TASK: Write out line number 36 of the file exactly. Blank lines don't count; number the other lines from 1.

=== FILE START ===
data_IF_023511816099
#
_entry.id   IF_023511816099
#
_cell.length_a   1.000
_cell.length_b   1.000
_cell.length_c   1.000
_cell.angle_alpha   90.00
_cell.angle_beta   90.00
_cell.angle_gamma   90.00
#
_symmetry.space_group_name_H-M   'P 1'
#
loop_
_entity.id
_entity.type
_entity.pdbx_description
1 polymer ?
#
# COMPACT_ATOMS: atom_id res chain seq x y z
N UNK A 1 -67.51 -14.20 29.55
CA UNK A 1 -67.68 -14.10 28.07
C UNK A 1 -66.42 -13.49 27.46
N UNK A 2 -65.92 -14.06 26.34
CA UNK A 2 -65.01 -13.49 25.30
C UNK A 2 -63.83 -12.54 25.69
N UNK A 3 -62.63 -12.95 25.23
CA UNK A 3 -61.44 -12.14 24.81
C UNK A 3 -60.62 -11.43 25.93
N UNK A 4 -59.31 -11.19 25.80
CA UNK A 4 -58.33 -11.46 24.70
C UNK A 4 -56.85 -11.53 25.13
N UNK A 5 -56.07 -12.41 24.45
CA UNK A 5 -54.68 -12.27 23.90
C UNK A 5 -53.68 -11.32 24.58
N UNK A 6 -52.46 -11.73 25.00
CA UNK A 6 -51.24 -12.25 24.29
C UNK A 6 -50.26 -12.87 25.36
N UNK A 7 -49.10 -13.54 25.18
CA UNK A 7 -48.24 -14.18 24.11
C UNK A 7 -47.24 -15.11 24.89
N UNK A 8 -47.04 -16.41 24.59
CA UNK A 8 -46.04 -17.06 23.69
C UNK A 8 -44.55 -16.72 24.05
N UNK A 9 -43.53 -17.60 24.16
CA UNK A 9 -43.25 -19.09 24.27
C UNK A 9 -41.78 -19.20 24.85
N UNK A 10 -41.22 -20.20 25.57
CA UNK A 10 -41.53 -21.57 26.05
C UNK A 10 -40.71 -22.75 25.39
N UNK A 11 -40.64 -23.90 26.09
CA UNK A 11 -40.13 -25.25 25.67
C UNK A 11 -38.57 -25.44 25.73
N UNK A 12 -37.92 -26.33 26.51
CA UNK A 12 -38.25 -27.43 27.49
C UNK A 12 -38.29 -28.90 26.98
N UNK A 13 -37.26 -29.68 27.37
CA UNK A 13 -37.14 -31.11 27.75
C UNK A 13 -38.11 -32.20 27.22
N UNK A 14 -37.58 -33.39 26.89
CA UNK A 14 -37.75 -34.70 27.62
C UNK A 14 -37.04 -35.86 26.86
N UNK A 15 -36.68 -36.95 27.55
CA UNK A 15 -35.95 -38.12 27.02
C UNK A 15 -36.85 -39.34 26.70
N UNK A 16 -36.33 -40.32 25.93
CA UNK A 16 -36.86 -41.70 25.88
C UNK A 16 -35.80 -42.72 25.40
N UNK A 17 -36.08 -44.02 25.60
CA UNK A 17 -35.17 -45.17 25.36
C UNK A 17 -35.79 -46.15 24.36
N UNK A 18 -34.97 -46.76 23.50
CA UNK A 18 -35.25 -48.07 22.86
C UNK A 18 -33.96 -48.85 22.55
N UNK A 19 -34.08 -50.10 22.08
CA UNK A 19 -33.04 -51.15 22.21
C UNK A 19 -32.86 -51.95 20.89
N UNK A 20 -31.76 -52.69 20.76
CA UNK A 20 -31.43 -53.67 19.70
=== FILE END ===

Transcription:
N UNK A 6 -52.46 -11.73 25.00